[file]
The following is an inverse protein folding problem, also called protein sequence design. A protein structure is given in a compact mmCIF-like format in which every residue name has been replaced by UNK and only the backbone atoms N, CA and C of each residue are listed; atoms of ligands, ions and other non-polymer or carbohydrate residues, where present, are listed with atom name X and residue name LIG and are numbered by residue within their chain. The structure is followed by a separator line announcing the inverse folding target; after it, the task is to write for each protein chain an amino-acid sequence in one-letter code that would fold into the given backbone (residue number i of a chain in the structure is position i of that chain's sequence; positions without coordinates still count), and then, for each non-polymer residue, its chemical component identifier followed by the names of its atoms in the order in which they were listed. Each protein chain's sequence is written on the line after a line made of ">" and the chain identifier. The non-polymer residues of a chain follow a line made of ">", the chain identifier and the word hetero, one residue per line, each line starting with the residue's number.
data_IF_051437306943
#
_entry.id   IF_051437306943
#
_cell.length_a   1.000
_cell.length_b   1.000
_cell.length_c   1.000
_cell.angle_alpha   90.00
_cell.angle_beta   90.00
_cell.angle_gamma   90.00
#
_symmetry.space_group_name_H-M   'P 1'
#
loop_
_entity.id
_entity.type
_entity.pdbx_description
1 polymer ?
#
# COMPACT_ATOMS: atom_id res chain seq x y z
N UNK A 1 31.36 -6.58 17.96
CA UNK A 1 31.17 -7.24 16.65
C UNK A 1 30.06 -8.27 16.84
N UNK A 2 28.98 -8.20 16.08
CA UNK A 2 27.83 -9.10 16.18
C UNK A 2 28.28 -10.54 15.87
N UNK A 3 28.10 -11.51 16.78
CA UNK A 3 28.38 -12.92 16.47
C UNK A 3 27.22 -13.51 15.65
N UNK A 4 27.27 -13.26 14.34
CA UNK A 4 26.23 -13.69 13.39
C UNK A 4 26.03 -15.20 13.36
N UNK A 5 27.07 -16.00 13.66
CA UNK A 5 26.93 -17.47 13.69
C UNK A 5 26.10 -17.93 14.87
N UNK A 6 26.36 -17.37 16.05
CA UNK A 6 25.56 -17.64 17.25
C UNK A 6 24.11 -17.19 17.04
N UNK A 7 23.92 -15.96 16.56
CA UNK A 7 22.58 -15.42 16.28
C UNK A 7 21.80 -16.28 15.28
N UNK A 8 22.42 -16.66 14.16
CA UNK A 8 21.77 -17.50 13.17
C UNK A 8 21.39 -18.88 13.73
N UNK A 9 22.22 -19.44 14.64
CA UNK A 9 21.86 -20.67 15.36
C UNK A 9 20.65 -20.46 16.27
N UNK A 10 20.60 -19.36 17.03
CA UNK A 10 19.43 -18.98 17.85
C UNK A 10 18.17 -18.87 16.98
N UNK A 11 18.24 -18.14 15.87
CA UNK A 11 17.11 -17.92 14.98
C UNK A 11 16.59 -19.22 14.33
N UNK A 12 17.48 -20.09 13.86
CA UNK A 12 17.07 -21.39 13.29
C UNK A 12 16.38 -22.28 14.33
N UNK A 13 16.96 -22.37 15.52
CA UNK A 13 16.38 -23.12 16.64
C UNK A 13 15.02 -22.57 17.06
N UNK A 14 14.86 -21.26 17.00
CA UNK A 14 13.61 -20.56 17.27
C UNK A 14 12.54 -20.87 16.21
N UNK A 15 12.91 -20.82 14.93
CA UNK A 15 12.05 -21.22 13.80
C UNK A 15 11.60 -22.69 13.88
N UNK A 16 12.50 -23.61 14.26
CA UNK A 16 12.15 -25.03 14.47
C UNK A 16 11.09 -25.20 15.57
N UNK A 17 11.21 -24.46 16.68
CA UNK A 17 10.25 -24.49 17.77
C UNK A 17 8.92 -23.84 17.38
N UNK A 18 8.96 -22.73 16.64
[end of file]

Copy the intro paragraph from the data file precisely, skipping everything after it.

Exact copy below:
The following is an inverse protein folding problem, also called protein sequence design. A protein structure is given in a compact mmCIF-like format in which every residue name has been replaced by UNK and only the backbone atoms N, CA and C of each residue are listed; atoms of ligands, ions and other non-polymer or carbohydrate residues, where present, are listed with atom name X and residue name LIG and are numbered by residue within their chain. The structure is followed by a separator line announcing the inverse folding target; after it, the task is to write for each protein chain an amino-acid sequence in one-letter code that would fold into the given backbone (residue number i of a chain in the structure is position i of that chain's sequence; positions without coordinates still count), and then, for each non-polymer residue, its chemical component identifier followed by the names of its atoms in the order in which they were listed. Each protein chain's sequence is written on the line after a line made of ">" and the chain identifier. The non-polymer residues of a chain follow a line made of ">", the chain identifier and the word hetero, one residue per line, each line starting with the residue's number.